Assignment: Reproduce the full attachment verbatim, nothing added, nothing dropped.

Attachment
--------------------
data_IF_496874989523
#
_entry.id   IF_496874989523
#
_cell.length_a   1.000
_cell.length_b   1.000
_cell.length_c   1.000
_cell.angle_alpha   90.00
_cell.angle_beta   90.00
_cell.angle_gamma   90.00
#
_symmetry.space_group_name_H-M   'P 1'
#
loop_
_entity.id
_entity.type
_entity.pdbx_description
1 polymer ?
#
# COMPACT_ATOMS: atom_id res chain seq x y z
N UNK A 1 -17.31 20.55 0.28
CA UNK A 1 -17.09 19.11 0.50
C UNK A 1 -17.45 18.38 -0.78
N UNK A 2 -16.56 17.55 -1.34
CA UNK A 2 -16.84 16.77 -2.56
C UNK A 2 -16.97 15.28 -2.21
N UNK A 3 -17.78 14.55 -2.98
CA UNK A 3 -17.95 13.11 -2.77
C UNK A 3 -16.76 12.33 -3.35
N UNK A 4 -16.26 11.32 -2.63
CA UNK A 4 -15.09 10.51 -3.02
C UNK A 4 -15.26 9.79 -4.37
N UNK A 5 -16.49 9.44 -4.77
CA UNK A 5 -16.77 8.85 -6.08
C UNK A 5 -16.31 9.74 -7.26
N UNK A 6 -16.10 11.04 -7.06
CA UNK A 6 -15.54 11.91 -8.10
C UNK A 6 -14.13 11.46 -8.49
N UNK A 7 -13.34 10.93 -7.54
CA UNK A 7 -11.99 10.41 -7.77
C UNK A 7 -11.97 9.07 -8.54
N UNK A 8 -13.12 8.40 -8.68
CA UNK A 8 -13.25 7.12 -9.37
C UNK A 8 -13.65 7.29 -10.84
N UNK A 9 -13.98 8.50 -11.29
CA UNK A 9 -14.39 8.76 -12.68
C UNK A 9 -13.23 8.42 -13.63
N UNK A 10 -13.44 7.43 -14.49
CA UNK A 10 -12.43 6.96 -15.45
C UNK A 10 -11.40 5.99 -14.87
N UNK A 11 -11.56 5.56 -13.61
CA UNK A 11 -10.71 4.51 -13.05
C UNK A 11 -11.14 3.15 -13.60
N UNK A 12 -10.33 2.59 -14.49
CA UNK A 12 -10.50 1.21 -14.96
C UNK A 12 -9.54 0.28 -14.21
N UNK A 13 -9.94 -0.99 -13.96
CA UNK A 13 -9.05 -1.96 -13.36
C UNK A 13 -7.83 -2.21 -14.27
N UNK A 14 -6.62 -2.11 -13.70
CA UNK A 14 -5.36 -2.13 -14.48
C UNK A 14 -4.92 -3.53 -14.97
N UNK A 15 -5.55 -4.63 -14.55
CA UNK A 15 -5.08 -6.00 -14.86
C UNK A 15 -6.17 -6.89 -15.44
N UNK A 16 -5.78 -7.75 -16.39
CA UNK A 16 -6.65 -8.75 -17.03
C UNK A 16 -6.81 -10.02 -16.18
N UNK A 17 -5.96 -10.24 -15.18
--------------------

data_IF_496874989523
#
_entry.id   IF_496874989523
#
_cell.length_a   1.000
_cell.length_b   1.000
_cell.length_c   1.000
_cell.angle_alpha   90.00
_cell.angle_beta   90.00
_cell.angle_gamma   90.00
#
_symmetry.space_group_name_H-M   'P 1'
#
loop_
_entity.id
_entity.type
_entity.pdbx_description
1 polymer ?
#
# COMPACT_ATOMS: atom_id res chain seq x y z
N UNK A 1 -17.31 20.55 0.28
CA UNK A 1 -17.09 19.11 0.50
C UNK A 1 -17.45 18.38 -0.78
N UNK A 2 -16.56 17.55 -1.34
CA UNK A 2 -16.84 16.77 -2.56
C UNK A 2 -16.97 15.28 -2.21
N UNK A 3 -17.78 14.55 -2.98
CA UNK A 3 -17.95 13.11 -2.77
C UNK A 3 -16.76 12.33 -3.35
N UNK A 4 -16.26 11.32 -2.63
CA UNK A 4 -15.09 10.51 -3.02
C UNK A 4 -15.26 9.79 -4.37
N UNK A 5 -16.49 9.44 -4.77
CA UNK A 5 -16.77 8.85 -6.08
C UNK A 5 -16.31 9.74 -7.26
N UNK A 6 -16.10 11.04 -7.06
CA UNK A 6 -15.54 11.91 -8.10
C UNK A 6 -14.13 11.46 -8.49
N UNK A 7 -13.34 10.93 -7.54
CA UNK A 7 -11.99 10.41 -7.77
C UNK A 7 -11.97 9.07 -8.54
N UNK A 8 -13.12 8.40 -8.68
CA UNK A 8 -13.25 7.12 -9.37
C UNK A 8 -13.65 7.29 -10.84
N UNK A 9 -13.98 8.50 -11.29
CA UNK A 9 -14.39 8.76 -12.68
C UNK A 9 -13.23 8.42 -13.63
N UNK A 10 -13.44 7.43 -14.49
CA UNK A 10 -12.43 6.96 -15.45
C UNK A 10 -11.40 5.99 -14.87
N UNK A 11 -11.56 5.56 -13.61
CA UNK A 11 -10.71 4.51 -13.05
C UNK A 11 -11.14 3.15 -13.60
N UNK A 12 -10.33 2.59 -14.49
CA UNK A 12 -10.50 1.21 -14.96
C UNK A 12 -9.54 0.28 -14.21
N UNK A 13 -9.94 -0.99 -13.96
CA UNK A 13 -9.05 -1.96 -13.36
C UNK A 13 -7.83 -2.21 -14.27
N UNK A 14 -6.62 -2.11 -13.70
CA UNK A 14 -5.36 -2.13 -14.48
C UNK A 14 -4.92 -3.53 -14.97
N UNK A 15 -5.55 -4.63 -14.55
CA UNK A 15 -5.08 -6.00 -14.86
C UNK A 15 -6.17 -6.89 -15.44
N UNK A 16 -5.78 -7.75 -16.39
CA UNK A 16 -6.65 -8.75 -17.03
C UNK A 16 -6.81 -10.02 -16.18
N UNK A 17 -5.96 -10.24 -15.18